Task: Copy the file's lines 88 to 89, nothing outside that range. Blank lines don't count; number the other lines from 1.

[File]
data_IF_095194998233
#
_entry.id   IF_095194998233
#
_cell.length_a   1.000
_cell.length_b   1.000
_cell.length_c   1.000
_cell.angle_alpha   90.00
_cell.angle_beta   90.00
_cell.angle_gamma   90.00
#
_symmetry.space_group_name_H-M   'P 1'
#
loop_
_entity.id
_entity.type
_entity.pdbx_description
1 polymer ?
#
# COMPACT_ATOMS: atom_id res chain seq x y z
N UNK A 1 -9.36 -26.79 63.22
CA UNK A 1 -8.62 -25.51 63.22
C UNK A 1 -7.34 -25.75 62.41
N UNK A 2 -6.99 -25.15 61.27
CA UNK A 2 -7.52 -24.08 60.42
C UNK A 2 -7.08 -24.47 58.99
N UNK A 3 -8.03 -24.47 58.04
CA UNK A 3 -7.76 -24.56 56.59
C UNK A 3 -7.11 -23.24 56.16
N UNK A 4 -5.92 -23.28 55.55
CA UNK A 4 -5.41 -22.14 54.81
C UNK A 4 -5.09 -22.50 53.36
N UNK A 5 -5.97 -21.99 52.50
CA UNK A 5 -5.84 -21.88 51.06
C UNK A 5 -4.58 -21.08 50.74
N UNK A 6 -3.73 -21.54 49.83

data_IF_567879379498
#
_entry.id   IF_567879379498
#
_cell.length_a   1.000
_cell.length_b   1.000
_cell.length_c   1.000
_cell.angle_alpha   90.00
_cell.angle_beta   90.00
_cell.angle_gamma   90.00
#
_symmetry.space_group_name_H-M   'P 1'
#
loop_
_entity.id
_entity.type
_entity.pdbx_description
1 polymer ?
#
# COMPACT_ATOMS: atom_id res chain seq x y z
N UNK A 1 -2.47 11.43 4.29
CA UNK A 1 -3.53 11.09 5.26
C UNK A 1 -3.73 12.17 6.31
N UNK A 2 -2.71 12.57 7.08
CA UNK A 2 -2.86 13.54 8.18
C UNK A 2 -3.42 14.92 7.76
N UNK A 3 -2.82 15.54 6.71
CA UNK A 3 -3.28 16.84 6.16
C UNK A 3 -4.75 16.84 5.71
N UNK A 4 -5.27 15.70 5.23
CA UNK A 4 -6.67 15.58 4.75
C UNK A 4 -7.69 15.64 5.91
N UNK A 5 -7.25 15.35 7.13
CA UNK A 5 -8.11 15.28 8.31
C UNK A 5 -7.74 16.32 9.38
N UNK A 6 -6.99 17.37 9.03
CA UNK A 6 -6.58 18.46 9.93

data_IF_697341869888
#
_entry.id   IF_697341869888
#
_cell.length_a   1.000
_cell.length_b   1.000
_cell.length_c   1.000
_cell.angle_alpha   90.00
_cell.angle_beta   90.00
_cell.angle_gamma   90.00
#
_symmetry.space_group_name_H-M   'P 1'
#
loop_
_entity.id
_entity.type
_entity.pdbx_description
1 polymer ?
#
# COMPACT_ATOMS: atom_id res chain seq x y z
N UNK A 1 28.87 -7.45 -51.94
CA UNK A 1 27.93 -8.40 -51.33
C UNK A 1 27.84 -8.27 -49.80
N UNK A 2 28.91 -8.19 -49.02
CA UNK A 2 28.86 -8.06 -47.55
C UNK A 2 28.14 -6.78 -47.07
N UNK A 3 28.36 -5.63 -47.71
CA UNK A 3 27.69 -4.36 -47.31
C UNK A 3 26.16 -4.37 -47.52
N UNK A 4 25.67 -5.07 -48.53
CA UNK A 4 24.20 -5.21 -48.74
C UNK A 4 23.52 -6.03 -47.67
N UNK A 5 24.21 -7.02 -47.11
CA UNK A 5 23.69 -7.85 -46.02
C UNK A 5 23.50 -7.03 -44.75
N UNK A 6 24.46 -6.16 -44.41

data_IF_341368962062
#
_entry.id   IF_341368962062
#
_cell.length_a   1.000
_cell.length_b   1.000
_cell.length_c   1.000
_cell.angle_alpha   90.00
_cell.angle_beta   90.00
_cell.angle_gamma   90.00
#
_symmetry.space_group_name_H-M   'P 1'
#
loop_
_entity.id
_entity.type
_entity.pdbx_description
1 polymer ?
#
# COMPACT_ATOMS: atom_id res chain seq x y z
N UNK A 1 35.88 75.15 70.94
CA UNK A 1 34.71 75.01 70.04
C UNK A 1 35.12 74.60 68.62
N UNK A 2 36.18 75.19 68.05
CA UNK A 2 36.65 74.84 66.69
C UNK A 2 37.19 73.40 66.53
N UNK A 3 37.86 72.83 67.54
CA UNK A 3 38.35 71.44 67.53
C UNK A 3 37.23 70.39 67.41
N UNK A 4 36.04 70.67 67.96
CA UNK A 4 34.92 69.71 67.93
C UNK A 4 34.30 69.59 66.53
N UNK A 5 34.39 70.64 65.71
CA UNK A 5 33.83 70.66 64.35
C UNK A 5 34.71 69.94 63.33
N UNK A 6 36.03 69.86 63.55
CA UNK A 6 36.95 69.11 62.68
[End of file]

_entity.id
_entity.type